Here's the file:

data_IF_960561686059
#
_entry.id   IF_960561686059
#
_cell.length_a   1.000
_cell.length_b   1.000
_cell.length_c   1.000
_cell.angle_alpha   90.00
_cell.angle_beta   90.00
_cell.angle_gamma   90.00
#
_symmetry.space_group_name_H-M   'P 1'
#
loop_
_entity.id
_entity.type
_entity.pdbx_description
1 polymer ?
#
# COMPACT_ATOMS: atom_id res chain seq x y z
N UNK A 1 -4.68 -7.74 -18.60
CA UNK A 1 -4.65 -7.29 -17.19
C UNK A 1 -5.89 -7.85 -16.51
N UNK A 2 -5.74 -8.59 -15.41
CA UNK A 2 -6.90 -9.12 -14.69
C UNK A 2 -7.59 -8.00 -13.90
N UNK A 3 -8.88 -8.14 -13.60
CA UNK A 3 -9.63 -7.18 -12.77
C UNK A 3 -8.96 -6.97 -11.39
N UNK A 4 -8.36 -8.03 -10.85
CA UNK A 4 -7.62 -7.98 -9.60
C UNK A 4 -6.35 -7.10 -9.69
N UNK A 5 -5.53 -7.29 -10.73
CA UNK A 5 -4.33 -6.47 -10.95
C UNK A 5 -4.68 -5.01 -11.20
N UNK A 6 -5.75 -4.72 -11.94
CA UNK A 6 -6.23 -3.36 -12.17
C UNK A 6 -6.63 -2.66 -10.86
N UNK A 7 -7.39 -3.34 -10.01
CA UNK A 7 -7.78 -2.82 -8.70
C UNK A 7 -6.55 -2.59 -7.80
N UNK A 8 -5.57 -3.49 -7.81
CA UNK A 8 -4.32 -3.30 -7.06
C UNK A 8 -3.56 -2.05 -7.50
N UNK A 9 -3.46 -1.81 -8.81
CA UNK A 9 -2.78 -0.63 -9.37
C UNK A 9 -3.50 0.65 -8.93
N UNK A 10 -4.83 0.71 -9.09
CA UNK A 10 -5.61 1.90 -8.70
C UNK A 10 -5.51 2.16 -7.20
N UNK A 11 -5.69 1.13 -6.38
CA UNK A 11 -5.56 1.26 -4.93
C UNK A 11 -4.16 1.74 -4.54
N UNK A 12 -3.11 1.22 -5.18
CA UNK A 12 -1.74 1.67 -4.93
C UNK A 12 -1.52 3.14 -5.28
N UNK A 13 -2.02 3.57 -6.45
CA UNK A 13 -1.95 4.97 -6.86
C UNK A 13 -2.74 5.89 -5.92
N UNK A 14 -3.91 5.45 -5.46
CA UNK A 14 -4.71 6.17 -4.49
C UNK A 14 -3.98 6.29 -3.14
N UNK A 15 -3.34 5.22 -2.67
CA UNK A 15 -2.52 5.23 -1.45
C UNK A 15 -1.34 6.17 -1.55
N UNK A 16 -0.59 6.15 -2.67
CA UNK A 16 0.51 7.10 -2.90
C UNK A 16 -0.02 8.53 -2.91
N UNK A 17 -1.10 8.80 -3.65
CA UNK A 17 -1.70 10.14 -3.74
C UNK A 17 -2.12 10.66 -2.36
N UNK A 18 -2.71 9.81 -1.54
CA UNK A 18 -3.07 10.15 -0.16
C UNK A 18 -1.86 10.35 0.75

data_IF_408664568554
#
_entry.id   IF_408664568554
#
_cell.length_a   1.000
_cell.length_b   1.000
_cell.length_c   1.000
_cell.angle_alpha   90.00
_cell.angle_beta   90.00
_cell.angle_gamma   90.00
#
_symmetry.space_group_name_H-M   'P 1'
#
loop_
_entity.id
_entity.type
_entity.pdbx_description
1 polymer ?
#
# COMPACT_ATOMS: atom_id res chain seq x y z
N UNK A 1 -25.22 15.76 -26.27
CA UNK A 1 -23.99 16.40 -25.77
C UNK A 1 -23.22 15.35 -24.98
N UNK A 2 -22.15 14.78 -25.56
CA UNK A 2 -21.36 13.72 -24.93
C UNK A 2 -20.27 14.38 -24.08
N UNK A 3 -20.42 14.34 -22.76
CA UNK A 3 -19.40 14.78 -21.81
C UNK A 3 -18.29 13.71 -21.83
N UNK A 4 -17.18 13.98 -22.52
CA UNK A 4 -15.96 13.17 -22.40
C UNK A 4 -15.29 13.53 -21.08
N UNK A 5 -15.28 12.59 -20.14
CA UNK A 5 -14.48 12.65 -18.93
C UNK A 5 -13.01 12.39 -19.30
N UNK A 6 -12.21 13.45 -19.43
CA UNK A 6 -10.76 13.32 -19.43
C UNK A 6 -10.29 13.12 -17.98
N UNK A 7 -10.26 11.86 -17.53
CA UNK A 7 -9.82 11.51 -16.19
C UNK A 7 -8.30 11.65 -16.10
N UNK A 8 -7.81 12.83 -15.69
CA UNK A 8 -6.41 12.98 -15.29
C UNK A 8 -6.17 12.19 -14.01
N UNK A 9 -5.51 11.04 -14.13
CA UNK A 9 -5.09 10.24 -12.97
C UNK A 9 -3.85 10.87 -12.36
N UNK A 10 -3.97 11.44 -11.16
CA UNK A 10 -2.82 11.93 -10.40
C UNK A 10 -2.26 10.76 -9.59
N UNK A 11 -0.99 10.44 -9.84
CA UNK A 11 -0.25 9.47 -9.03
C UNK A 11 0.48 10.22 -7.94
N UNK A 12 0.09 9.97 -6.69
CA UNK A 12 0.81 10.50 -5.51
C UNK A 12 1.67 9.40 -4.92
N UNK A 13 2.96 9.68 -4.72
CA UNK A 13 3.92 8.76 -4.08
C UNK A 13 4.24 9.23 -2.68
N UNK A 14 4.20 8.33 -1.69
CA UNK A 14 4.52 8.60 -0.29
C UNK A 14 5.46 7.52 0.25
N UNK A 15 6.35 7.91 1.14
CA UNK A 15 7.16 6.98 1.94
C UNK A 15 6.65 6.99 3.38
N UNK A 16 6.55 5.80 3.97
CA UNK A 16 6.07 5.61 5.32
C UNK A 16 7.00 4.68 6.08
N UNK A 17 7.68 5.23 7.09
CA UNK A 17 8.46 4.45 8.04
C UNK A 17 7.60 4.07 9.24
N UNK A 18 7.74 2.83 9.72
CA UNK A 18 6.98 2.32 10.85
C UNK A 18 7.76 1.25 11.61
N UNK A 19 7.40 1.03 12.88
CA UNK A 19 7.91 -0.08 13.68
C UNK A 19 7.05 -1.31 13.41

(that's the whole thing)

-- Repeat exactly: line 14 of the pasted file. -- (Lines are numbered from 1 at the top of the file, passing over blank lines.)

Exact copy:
loop_